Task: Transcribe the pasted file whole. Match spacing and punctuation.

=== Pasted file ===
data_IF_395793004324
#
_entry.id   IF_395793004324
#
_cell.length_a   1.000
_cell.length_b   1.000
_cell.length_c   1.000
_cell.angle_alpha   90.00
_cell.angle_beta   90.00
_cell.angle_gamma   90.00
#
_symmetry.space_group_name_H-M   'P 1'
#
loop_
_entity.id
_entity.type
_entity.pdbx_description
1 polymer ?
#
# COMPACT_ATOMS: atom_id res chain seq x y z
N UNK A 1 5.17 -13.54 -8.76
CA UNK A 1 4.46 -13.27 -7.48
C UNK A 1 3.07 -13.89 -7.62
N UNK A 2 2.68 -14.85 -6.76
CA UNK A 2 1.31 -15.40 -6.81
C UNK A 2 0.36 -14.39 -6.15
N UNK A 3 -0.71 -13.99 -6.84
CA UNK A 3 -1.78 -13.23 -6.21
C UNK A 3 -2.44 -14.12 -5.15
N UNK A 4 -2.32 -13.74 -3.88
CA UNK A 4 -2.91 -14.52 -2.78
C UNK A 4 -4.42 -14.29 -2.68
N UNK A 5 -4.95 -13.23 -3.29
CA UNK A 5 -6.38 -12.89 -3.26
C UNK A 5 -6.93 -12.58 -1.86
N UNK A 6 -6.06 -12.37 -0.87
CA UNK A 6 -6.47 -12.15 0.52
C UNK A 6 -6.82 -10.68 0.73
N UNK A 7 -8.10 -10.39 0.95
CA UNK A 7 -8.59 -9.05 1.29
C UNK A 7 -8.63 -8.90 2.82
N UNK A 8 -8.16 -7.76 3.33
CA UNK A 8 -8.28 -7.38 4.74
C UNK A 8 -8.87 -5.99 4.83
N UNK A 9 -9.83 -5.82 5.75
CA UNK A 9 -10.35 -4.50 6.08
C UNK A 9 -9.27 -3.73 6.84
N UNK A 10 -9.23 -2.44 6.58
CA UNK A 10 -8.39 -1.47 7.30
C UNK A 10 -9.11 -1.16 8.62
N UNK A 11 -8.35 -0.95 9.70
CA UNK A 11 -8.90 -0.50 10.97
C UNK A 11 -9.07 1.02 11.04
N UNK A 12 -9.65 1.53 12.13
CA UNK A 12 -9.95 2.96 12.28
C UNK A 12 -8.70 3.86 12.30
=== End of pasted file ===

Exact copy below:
data_IF_395793004324
#
_entry.id   IF_395793004324
#
_cell.length_a   1.000
_cell.length_b   1.000
_cell.length_c   1.000
_cell.angle_alpha   90.00
_cell.angle_beta   90.00
_cell.angle_gamma   90.00
#
_symmetry.space_group_name_H-M   'P 1'
#
loop_
_entity.id
_entity.type
_entity.pdbx_description
1 polymer ?
#
# COMPACT_ATOMS: atom_id res chain seq x y z
N UNK A 1 5.17 -13.54 -8.76
CA UNK A 1 4.46 -13.27 -7.48
C UNK A 1 3.07 -13.89 -7.62
N UNK A 2 2.68 -14.85 -6.76
CA UNK A 2 1.31 -15.40 -6.81
C UNK A 2 0.36 -14.39 -6.15
N UNK A 3 -0.71 -13.99 -6.84
CA UNK A 3 -1.78 -13.23 -6.21
C UNK A 3 -2.44 -14.12 -5.15
N UNK A 4 -2.32 -13.74 -3.88
CA UNK A 4 -2.91 -14.52 -2.78
C UNK A 4 -4.42 -14.29 -2.68
N UNK A 5 -4.95 -13.23 -3.29
CA UNK A 5 -6.38 -12.89 -3.26
C UNK A 5 -6.93 -12.58 -1.86
N UNK A 6 -6.06 -12.37 -0.87
CA UNK A 6 -6.47 -12.15 0.52
C UNK A 6 -6.82 -10.68 0.73
N UNK A 7 -8.10 -10.39 0.95
CA UNK A 7 -8.59 -9.05 1.29
C UNK A 7 -8.63 -8.90 2.82
N UNK A 8 -8.16 -7.76 3.33
CA UNK A 8 -8.28 -7.38 4.74
C UNK A 8 -8.87 -5.99 4.83
N UNK A 9 -9.83 -5.82 5.75
CA UNK A 9 -10.35 -4.50 6.08
C UNK A 9 -9.27 -3.73 6.84
N UNK A 10 -9.23 -2.44 6.58
CA UNK A 10 -8.39 -1.47 7.30
C UNK A 10 -9.11 -1.16 8.62
N UNK A 11 -8.35 -0.95 9.70
CA UNK A 11 -8.90 -0.50 10.97
C UNK A 11 -9.07 1.02 11.04
N UNK A 12 -9.65 1.53 12.13
CA UNK A 12 -9.95 2.96 12.28
C UNK A 12 -8.70 3.86 12.30